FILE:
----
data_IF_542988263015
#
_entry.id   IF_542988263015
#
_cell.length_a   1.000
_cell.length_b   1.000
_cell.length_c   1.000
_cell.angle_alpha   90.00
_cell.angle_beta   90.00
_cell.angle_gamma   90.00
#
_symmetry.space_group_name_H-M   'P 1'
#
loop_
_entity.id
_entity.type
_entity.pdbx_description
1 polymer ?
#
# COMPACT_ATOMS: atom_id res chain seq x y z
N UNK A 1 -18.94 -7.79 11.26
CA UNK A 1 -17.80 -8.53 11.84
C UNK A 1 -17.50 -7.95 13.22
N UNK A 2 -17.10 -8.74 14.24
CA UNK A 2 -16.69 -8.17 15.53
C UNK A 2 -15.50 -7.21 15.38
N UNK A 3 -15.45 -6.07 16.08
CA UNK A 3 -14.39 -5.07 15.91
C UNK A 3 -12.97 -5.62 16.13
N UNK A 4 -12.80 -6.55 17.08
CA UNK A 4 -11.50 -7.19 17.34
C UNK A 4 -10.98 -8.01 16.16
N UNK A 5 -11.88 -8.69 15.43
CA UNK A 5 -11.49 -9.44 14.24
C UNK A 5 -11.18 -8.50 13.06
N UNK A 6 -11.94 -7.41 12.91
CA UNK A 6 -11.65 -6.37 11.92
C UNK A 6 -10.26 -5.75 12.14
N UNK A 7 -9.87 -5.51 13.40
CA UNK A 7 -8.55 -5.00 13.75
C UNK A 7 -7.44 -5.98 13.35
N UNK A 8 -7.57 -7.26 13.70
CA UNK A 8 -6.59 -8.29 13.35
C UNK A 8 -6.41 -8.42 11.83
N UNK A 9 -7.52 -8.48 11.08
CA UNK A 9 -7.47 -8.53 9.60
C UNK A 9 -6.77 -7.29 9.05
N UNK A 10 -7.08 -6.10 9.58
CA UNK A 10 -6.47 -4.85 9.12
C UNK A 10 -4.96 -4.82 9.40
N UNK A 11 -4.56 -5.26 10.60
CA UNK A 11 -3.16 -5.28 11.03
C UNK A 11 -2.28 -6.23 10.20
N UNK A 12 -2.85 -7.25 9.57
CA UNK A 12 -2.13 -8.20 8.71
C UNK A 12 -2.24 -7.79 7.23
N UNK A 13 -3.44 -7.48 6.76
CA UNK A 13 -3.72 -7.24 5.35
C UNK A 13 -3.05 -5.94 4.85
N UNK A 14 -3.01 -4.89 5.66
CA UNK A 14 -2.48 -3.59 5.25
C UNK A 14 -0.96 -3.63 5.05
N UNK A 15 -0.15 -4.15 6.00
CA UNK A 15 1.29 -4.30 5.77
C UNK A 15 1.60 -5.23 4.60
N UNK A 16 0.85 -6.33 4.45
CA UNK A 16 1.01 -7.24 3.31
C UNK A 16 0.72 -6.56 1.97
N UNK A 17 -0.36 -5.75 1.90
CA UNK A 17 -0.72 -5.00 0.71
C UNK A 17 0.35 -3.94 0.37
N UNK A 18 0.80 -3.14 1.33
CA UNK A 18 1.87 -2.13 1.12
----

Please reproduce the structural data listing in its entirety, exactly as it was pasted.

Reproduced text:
data_IF_542988263015
#
_entry.id   IF_542988263015
#
_cell.length_a   1.000
_cell.length_b   1.000
_cell.length_c   1.000
_cell.angle_alpha   90.00
_cell.angle_beta   90.00
_cell.angle_gamma   90.00
#
_symmetry.space_group_name_H-M   'P 1'
#
loop_
_entity.id
_entity.type
_entity.pdbx_description
1 polymer ?
#
# COMPACT_ATOMS: atom_id res chain seq x y z
N UNK A 1 -18.94 -7.79 11.26
CA UNK A 1 -17.80 -8.53 11.84
C UNK A 1 -17.50 -7.95 13.22
N UNK A 2 -17.10 -8.74 14.24
CA UNK A 2 -16.69 -8.17 15.53
C UNK A 2 -15.50 -7.21 15.38
N UNK A 3 -15.45 -6.07 16.08
CA UNK A 3 -14.39 -5.07 15.91
C UNK A 3 -12.97 -5.62 16.13
N UNK A 4 -12.80 -6.55 17.08
CA UNK A 4 -11.50 -7.19 17.34
C UNK A 4 -10.98 -8.01 16.16
N UNK A 5 -11.88 -8.69 15.43
CA UNK A 5 -11.49 -9.44 14.24
C UNK A 5 -11.18 -8.50 13.06
N UNK A 6 -11.94 -7.41 12.91
CA UNK A 6 -11.65 -6.37 11.92
C UNK A 6 -10.26 -5.75 12.14
N UNK A 7 -9.87 -5.51 13.40
CA UNK A 7 -8.55 -5.00 13.75
C UNK A 7 -7.44 -5.98 13.35
N UNK A 8 -7.57 -7.26 13.70
CA UNK A 8 -6.59 -8.29 13.35
C UNK A 8 -6.41 -8.42 11.83
N UNK A 9 -7.52 -8.48 11.08
CA UNK A 9 -7.47 -8.53 9.60
C UNK A 9 -6.77 -7.29 9.05
N UNK A 10 -7.08 -6.10 9.58
CA UNK A 10 -6.47 -4.85 9.12
C UNK A 10 -4.96 -4.82 9.40
N UNK A 11 -4.56 -5.26 10.60
CA UNK A 11 -3.16 -5.28 11.03
C UNK A 11 -2.28 -6.23 10.20
N UNK A 12 -2.85 -7.25 9.57
CA UNK A 12 -2.13 -8.20 8.71
C UNK A 12 -2.24 -7.79 7.23
N UNK A 13 -3.44 -7.48 6.76
CA UNK A 13 -3.72 -7.24 5.35
C UNK A 13 -3.05 -5.94 4.85
N UNK A 14 -3.01 -4.89 5.66
CA UNK A 14 -2.48 -3.59 5.25
C UNK A 14 -0.96 -3.63 5.05
N UNK A 15 -0.15 -4.15 6.00
CA UNK A 15 1.29 -4.30 5.77
C UNK A 15 1.60 -5.23 4.60
N UNK A 16 0.85 -6.33 4.45
CA UNK A 16 1.01 -7.24 3.31
C UNK A 16 0.72 -6.56 1.97
N UNK A 17 -0.36 -5.75 1.90
CA UNK A 17 -0.72 -5.00 0.71
C UNK A 17 0.35 -3.94 0.37
N UNK A 18 0.80 -3.14 1.33
CA UNK A 18 1.87 -2.13 1.12